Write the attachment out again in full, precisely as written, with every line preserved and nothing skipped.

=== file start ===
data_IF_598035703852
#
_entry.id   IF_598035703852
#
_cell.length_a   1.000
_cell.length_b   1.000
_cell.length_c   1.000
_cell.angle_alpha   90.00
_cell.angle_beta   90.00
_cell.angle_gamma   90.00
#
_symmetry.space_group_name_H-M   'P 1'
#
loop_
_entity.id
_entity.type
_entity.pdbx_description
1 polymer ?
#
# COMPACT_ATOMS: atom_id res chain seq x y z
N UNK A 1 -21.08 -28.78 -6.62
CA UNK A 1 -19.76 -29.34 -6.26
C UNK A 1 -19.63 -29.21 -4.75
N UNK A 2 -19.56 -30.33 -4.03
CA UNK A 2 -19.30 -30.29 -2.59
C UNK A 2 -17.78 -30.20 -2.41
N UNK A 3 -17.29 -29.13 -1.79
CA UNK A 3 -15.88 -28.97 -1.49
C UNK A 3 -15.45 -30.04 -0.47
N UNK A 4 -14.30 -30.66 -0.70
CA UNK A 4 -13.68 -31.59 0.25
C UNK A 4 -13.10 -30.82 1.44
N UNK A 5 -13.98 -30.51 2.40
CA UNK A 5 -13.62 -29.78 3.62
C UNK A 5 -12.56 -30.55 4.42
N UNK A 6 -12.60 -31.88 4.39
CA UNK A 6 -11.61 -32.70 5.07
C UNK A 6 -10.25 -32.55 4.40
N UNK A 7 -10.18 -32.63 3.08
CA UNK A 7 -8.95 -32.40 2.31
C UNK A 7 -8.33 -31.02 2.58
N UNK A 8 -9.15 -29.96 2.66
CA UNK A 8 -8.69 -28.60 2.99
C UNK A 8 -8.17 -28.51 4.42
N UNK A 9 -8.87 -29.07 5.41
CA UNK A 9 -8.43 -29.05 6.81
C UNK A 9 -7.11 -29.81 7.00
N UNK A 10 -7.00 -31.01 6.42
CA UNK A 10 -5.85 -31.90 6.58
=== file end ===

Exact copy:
data_IF_598035703852
#
_entry.id   IF_598035703852
#
_cell.length_a   1.000
_cell.length_b   1.000
_cell.length_c   1.000
_cell.angle_alpha   90.00
_cell.angle_beta   90.00
_cell.angle_gamma   90.00
#
_symmetry.space_group_name_H-M   'P 1'
#
loop_
_entity.id
_entity.type
_entity.pdbx_description
1 polymer ?
#
# COMPACT_ATOMS: atom_id res chain seq x y z
N UNK A 1 -21.08 -28.78 -6.62
CA UNK A 1 -19.76 -29.34 -6.26
C UNK A 1 -19.63 -29.21 -4.75
N UNK A 2 -19.56 -30.33 -4.03
CA UNK A 2 -19.30 -30.29 -2.59
C UNK A 2 -17.78 -30.20 -2.41
N UNK A 3 -17.29 -29.13 -1.79
CA UNK A 3 -15.88 -28.97 -1.49
C UNK A 3 -15.45 -30.04 -0.47
N UNK A 4 -14.30 -30.66 -0.70
CA UNK A 4 -13.68 -31.59 0.25
C UNK A 4 -13.10 -30.82 1.44
N UNK A 5 -13.98 -30.51 2.40
CA UNK A 5 -13.62 -29.78 3.62
C UNK A 5 -12.56 -30.55 4.42
N UNK A 6 -12.60 -31.88 4.39
CA UNK A 6 -11.61 -32.70 5.07
C UNK A 6 -10.25 -32.55 4.40
N UNK A 7 -10.18 -32.63 3.08
CA UNK A 7 -8.95 -32.40 2.31
C UNK A 7 -8.33 -31.02 2.58
N UNK A 8 -9.15 -29.96 2.66
CA UNK A 8 -8.69 -28.60 2.99
C UNK A 8 -8.17 -28.51 4.42
N UNK A 9 -8.87 -29.07 5.41
CA UNK A 9 -8.43 -29.05 6.81
C UNK A 9 -7.11 -29.81 7.00
N UNK A 10 -7.00 -31.01 6.42
CA UNK A 10 -5.85 -31.90 6.58